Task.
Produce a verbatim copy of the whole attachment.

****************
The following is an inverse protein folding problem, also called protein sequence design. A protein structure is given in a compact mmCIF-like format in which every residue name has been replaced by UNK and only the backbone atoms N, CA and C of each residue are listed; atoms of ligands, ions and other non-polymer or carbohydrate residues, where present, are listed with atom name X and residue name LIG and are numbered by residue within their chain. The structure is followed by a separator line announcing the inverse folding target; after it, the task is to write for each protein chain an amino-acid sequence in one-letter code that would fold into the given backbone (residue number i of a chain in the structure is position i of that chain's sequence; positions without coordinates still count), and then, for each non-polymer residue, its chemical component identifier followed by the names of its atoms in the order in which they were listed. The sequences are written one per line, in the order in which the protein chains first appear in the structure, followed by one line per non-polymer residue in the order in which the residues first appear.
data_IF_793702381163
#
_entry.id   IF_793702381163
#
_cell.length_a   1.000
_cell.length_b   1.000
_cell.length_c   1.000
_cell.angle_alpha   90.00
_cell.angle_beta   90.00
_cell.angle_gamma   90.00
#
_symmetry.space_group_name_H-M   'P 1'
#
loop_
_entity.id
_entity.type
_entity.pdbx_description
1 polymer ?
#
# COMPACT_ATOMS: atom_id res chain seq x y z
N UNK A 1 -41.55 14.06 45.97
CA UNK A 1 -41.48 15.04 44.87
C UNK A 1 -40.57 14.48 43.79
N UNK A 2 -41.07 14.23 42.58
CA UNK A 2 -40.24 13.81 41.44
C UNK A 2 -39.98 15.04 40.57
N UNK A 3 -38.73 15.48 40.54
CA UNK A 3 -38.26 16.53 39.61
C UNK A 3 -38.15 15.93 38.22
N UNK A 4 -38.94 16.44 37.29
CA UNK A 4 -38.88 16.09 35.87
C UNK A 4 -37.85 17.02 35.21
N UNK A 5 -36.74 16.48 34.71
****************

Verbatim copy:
The following is an inverse protein folding problem, also called protein sequence design. A protein structure is given in a compact mmCIF-like format in which every residue name has been replaced by UNK and only the backbone atoms N, CA and C of each residue are listed; atoms of ligands, ions and other non-polymer or carbohydrate residues, where present, are listed with atom name X and residue name LIG and are numbered by residue within their chain. The structure is followed by a separator line announcing the inverse folding target; after it, the task is to write for each protein chain an amino-acid sequence in one-letter code that would fold into the given backbone (residue number i of a chain in the structure is position i of that chain's sequence; positions without coordinates still count), and then, for each non-polymer residue, its chemical component identifier followed by the names of its atoms in the order in which they were listed. The sequences are written one per line, in the order in which the protein chains first appear in the structure, followed by one line per non-polymer residue in the order in which the residues first appear.
data_IF_793702381163
#
_entry.id   IF_793702381163
#
_cell.length_a   1.000
_cell.length_b   1.000
_cell.length_c   1.000
_cell.angle_alpha   90.00
_cell.angle_beta   90.00
_cell.angle_gamma   90.00
#
_symmetry.space_group_name_H-M   'P 1'
#
loop_
_entity.id
_entity.type
_entity.pdbx_description
1 polymer ?
#
# COMPACT_ATOMS: atom_id res chain seq x y z
N UNK A 1 -41.55 14.06 45.97
CA UNK A 1 -41.48 15.04 44.87
C UNK A 1 -40.57 14.48 43.79
N UNK A 2 -41.07 14.23 42.58
CA UNK A 2 -40.24 13.81 41.44
C UNK A 2 -39.98 15.04 40.57
N UNK A 3 -38.73 15.48 40.54
CA UNK A 3 -38.26 16.53 39.61
C UNK A 3 -38.15 15.93 38.22
N UNK A 4 -38.94 16.44 37.29
CA UNK A 4 -38.88 16.09 35.87
C UNK A 4 -37.85 17.02 35.21
N UNK A 5 -36.74 16.48 34.71